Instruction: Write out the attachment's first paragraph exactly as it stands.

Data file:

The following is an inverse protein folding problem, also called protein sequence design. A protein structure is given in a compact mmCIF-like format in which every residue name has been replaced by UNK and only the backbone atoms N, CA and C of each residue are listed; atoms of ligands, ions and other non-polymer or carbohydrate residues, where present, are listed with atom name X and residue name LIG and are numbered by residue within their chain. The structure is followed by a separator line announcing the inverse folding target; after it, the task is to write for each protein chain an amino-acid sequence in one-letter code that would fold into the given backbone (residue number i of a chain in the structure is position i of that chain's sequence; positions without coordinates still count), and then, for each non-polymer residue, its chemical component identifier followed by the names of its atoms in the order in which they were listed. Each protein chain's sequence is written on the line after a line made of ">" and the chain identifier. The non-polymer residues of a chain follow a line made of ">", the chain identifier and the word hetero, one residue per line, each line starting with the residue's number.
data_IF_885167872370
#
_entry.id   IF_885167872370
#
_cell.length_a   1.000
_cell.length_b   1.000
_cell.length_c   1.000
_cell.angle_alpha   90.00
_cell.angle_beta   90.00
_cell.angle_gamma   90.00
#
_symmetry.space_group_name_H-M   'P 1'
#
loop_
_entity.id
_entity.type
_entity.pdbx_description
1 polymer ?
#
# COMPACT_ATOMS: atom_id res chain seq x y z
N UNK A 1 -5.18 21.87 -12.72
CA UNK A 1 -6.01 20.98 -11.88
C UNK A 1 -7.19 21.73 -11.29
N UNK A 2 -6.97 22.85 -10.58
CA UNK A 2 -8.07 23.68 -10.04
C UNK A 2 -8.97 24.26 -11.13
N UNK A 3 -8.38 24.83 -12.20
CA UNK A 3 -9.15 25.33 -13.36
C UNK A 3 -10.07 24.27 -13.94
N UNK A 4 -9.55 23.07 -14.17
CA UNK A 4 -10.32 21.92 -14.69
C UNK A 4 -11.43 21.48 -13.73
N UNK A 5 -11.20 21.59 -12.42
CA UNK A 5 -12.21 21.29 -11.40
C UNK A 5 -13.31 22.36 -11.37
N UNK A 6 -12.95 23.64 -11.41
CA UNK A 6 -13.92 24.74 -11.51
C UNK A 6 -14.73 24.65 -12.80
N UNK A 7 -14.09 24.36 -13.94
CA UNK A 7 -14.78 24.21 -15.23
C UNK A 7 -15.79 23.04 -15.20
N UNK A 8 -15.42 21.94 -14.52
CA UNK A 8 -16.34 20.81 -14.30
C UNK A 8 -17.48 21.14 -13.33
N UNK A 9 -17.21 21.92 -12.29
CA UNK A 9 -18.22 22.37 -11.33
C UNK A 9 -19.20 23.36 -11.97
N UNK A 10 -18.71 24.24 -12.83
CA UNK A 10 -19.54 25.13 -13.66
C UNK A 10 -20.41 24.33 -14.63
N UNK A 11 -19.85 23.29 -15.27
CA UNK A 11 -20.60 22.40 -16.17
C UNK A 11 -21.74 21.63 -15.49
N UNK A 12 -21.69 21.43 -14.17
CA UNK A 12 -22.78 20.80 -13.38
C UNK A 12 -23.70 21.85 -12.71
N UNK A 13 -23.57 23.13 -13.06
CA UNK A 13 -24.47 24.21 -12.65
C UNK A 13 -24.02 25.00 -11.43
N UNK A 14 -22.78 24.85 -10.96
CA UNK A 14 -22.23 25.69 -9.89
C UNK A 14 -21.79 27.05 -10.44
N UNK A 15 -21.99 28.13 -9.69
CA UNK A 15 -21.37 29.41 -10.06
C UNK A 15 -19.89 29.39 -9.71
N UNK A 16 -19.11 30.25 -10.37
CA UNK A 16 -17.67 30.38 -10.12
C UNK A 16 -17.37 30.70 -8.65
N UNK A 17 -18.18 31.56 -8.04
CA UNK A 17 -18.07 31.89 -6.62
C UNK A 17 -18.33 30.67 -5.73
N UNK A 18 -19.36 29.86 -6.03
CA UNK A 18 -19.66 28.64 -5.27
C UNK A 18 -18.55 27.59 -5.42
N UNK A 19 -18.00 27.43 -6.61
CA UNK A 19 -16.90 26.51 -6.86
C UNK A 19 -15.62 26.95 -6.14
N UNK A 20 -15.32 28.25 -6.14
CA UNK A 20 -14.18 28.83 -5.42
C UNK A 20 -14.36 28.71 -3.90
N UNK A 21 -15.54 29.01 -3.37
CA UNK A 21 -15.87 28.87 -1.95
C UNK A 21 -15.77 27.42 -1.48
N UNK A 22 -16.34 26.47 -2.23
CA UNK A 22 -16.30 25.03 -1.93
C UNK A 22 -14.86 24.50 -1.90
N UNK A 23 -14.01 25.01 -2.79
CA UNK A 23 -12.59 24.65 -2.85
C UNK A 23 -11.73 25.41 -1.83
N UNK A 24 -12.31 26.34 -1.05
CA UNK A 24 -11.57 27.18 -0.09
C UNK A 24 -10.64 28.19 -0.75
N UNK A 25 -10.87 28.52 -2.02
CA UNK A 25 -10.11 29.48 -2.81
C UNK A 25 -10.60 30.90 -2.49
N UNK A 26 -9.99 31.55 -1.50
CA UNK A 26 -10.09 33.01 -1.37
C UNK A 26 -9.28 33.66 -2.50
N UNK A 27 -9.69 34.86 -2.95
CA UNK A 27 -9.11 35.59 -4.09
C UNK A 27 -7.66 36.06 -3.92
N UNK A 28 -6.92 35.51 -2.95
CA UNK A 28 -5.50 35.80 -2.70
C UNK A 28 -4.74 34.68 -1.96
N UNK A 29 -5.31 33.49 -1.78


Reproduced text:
The following is an inverse protein folding problem, also called protein sequence design. A protein structure is given in a compact mmCIF-like format in which every residue name has been replaced by UNK and only the backbone atoms N, CA and C of each residue are listed; atoms of ligands, ions and other non-polymer or carbohydrate residues, where present, are listed with atom name X and residue name LIG and are numbered by residue within their chain. The structure is followed by a separator line announcing the inverse folding target; after it, the task is to write for each protein chain an amino-acid sequence in one-letter code that would fold into the given backbone (residue number i of a chain in the structure is position i of that chain's sequence; positions without coordinates still count), and then, for each non-polymer residue, its chemical component identifier followed by the names of its atoms in the order in which they were listed. Each protein chain's sequence is written on the line after a line made of ">" and the chain identifier. The non-polymer residues of a chain follow a line made of ">", the chain identifier and the word hetero, one residue per line, each line starting with the residue's number.